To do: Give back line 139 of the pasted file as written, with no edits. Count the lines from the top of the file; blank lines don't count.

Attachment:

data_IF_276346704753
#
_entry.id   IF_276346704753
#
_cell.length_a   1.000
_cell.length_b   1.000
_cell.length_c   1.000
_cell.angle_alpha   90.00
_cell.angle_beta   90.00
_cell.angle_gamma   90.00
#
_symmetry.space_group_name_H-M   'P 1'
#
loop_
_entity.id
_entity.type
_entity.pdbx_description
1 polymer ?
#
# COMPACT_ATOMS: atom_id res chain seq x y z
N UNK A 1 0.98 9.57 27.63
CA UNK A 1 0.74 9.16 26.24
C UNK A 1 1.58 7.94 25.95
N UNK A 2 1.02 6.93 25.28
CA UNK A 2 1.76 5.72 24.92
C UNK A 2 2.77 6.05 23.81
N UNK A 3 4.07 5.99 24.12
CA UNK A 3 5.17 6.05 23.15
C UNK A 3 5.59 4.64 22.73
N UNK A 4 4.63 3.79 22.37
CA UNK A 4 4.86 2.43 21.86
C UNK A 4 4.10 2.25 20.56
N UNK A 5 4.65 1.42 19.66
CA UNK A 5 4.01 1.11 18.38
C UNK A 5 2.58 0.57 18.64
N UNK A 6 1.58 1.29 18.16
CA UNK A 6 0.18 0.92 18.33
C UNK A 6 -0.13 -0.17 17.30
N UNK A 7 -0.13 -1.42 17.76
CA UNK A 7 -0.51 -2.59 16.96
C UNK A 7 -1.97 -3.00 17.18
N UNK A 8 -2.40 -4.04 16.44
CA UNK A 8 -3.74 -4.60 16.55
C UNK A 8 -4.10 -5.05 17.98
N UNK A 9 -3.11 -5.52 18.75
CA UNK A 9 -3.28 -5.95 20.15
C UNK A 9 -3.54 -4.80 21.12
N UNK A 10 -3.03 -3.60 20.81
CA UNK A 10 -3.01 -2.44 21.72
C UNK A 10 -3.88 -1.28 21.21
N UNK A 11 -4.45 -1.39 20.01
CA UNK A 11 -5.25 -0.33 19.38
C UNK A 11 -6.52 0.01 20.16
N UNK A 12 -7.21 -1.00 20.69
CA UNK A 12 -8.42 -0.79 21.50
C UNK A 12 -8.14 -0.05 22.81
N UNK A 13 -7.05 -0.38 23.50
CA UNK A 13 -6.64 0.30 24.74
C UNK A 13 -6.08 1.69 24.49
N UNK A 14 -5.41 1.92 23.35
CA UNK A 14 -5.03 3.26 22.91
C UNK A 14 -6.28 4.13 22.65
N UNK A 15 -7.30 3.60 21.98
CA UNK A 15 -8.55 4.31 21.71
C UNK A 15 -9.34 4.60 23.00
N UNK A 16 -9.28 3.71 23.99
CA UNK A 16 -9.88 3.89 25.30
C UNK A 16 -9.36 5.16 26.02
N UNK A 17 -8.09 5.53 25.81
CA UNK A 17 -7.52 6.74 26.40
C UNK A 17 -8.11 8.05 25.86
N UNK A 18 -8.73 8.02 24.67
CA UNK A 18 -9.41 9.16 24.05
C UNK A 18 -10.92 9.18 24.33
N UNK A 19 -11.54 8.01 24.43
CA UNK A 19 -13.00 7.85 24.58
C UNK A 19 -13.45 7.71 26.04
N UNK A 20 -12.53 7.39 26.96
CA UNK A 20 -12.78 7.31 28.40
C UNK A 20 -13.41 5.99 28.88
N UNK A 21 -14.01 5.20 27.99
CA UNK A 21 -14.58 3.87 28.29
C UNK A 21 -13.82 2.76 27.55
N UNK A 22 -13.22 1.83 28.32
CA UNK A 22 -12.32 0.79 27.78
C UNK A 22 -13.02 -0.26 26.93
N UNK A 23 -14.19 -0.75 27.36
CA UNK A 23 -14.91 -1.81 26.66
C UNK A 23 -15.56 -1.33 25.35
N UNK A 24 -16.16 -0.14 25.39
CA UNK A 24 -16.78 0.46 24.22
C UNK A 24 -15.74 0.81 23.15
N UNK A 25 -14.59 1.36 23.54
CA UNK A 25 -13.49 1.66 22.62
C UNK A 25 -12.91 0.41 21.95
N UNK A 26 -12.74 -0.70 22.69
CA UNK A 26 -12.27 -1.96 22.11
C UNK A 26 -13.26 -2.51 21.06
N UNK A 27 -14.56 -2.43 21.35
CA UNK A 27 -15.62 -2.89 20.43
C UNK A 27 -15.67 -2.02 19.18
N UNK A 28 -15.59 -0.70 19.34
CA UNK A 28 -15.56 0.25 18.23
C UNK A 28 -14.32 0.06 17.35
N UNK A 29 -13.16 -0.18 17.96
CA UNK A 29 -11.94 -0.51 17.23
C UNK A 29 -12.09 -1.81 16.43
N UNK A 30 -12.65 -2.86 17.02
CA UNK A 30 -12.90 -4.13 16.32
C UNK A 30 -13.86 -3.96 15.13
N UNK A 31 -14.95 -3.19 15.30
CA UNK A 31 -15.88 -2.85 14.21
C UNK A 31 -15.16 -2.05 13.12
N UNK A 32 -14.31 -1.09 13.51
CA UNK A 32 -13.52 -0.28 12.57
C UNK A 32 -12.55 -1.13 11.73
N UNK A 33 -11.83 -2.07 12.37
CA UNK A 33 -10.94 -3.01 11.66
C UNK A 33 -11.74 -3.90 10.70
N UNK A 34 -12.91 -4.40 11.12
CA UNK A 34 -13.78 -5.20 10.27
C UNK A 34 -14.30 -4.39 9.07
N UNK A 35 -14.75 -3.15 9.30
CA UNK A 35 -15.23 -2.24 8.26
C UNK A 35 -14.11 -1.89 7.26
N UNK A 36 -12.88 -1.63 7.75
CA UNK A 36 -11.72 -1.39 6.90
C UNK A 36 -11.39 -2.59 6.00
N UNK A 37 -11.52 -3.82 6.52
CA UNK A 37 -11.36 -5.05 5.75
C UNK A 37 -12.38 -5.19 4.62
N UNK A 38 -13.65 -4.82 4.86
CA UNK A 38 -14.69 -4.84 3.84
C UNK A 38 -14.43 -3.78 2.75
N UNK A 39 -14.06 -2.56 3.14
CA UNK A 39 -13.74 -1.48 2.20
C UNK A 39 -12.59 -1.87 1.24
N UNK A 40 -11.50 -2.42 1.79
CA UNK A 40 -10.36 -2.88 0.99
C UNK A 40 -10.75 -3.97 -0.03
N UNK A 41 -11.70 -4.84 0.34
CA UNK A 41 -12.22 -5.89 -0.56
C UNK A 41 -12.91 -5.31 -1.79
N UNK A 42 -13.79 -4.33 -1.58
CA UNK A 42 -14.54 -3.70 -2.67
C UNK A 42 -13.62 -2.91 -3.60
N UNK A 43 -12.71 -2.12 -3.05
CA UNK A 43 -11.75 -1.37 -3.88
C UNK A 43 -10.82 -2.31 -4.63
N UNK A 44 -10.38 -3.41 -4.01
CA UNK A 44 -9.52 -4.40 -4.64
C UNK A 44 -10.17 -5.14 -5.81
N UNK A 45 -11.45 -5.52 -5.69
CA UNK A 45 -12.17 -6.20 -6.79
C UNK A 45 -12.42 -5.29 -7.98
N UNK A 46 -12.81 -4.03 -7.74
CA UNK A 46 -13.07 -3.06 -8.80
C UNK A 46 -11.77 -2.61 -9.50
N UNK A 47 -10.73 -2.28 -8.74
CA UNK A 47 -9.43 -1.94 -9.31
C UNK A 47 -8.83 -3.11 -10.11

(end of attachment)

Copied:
CA UNK A 40 -10.36 -2.88 0.99